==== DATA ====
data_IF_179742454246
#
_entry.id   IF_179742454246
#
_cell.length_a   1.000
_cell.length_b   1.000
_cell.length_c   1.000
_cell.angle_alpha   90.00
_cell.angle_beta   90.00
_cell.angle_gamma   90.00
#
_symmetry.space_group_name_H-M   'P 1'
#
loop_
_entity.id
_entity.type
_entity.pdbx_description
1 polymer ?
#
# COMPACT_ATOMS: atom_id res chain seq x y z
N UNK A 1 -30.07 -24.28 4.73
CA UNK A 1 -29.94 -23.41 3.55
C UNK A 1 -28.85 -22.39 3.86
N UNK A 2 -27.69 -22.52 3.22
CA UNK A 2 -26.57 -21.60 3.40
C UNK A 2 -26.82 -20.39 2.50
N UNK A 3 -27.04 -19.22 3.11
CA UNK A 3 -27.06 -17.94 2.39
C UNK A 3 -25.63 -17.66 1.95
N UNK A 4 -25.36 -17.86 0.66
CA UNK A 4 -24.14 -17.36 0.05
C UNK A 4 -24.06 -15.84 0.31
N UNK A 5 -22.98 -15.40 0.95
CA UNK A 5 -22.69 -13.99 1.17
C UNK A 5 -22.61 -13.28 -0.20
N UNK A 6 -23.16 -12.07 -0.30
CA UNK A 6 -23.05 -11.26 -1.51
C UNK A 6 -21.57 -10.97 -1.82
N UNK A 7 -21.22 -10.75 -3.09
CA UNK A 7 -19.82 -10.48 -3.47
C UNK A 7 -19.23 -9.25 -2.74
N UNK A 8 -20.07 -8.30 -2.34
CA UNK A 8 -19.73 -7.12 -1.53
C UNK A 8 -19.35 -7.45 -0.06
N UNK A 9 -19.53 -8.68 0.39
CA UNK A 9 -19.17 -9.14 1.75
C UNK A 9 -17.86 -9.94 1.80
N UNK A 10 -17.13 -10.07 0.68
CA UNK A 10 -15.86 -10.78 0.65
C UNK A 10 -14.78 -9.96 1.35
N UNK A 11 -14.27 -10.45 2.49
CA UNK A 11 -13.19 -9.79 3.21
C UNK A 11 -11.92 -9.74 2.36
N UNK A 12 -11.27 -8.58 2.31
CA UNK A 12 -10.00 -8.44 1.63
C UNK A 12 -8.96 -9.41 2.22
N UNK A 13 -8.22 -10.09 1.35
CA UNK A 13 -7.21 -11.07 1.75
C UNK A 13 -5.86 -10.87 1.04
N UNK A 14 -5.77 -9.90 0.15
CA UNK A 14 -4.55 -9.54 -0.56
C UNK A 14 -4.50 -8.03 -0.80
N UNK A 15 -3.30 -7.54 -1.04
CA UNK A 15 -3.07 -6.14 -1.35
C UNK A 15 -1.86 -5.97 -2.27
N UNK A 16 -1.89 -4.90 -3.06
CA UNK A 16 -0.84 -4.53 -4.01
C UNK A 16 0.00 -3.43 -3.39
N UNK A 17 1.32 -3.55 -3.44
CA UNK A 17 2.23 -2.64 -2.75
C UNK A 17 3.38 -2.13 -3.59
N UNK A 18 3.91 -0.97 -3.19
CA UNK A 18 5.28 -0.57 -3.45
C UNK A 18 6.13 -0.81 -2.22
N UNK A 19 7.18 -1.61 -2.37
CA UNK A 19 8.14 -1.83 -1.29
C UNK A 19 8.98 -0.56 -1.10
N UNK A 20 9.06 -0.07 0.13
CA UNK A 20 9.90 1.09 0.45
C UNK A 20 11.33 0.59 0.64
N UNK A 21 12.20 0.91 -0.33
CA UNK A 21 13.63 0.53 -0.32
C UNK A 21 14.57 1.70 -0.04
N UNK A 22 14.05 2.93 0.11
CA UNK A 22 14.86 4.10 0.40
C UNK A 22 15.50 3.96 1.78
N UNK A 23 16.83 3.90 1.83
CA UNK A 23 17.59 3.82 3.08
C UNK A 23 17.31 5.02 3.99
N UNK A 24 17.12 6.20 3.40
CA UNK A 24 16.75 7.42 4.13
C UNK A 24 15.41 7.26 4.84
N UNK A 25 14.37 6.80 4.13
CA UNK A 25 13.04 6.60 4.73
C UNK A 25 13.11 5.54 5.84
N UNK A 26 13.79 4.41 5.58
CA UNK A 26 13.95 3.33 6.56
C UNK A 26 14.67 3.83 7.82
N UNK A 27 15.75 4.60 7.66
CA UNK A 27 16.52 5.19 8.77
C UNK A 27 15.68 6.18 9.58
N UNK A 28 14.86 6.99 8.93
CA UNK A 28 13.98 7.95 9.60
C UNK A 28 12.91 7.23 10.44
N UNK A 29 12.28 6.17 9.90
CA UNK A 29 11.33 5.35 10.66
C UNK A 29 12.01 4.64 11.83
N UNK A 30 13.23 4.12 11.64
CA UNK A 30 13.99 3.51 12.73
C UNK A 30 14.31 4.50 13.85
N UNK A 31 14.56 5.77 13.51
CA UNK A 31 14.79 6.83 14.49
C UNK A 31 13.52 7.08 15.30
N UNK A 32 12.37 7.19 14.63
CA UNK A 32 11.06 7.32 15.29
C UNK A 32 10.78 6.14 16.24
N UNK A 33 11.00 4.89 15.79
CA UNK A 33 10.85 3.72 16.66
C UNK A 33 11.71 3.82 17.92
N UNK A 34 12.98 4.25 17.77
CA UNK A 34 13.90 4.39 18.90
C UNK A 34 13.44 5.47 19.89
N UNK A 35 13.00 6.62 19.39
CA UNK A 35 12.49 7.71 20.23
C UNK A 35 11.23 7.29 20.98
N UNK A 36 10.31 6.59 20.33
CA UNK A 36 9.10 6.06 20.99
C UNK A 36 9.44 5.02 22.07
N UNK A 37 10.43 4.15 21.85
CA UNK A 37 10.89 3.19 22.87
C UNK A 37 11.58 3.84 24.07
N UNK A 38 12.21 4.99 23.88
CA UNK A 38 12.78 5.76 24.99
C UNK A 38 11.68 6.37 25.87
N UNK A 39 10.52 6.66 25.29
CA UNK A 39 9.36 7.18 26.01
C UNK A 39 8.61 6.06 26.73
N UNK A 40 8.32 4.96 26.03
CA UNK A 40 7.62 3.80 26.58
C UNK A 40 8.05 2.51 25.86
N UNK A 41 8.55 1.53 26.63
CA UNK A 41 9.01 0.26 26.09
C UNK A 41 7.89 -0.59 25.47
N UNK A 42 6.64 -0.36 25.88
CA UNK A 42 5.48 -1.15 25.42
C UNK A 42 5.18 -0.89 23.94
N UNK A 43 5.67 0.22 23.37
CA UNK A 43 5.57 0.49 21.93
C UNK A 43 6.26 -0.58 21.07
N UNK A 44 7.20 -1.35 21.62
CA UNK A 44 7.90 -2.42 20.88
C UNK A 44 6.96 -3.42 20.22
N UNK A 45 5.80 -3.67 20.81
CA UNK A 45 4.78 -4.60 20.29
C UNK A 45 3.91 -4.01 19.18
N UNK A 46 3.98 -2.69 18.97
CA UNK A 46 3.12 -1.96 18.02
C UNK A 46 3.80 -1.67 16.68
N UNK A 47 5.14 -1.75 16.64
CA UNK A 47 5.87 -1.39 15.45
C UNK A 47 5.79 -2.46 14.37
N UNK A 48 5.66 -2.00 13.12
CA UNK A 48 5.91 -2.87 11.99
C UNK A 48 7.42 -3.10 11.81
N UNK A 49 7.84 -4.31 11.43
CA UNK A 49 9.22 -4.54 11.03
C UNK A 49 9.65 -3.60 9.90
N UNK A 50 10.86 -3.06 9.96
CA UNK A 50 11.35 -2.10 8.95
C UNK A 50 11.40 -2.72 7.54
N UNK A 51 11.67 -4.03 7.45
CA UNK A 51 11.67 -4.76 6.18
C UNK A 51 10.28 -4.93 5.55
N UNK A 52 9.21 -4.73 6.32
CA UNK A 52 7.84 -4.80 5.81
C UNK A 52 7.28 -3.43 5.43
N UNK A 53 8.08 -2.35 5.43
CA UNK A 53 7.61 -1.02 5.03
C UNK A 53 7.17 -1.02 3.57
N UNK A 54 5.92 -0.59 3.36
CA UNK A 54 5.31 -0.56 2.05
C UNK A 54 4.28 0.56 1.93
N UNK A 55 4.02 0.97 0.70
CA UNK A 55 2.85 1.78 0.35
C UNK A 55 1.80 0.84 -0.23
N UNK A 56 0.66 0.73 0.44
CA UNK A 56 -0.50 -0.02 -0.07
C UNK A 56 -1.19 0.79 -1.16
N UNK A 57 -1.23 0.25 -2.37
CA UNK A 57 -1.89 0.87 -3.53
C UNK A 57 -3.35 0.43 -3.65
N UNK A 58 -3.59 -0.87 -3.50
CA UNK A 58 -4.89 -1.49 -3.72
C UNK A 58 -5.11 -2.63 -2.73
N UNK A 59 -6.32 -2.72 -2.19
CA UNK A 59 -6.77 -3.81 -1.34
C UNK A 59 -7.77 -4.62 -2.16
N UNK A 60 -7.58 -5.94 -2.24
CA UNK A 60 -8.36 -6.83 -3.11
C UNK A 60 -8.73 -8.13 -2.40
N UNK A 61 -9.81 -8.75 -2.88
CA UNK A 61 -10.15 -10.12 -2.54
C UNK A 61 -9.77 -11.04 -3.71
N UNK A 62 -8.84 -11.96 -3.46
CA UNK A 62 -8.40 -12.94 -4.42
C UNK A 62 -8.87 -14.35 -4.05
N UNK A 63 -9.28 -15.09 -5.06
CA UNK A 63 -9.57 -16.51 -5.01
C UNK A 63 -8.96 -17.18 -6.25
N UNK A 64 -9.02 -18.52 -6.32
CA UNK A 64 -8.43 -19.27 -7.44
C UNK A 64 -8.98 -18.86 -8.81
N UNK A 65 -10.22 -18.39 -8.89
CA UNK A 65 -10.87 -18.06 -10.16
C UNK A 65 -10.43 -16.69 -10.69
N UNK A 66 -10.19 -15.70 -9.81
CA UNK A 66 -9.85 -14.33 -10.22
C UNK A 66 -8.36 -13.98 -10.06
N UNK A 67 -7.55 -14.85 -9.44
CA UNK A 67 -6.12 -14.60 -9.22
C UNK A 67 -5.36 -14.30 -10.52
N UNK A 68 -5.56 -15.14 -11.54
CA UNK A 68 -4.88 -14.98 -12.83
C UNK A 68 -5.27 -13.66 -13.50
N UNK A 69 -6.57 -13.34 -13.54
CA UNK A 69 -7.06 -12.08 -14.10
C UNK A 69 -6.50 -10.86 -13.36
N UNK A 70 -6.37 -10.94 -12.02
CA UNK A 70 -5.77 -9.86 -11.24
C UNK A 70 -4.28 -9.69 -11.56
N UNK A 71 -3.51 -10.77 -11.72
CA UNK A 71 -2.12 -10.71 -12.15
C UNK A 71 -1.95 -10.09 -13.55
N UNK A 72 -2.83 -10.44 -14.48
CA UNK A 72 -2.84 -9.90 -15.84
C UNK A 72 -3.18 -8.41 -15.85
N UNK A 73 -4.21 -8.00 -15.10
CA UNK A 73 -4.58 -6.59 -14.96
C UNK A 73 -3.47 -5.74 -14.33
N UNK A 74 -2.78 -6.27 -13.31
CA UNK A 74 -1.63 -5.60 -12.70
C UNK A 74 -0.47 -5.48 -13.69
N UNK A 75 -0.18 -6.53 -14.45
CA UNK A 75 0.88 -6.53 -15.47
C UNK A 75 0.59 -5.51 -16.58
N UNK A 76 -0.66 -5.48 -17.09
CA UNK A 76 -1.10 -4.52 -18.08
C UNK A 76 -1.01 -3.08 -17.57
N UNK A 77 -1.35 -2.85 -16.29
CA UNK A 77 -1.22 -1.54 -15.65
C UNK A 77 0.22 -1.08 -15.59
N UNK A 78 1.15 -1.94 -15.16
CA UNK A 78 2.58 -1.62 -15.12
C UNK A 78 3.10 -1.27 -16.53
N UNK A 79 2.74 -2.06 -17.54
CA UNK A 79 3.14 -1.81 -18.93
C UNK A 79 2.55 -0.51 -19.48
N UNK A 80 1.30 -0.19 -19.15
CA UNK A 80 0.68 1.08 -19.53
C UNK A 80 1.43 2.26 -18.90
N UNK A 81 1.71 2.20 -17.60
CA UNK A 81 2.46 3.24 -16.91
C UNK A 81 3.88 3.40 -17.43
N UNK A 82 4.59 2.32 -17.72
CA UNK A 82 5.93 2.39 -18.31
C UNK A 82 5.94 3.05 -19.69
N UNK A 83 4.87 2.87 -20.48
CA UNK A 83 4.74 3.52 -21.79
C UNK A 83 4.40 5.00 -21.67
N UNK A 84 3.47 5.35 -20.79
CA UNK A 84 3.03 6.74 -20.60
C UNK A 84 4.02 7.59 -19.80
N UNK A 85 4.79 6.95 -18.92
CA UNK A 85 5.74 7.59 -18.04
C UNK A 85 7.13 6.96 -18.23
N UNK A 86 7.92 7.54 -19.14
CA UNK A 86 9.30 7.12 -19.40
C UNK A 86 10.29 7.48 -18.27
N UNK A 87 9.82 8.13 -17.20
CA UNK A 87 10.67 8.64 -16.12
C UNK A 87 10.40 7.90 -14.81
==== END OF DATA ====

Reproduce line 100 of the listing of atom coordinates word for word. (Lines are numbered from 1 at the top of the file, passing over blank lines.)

CA UNK A 27 16.52 5.19 8.77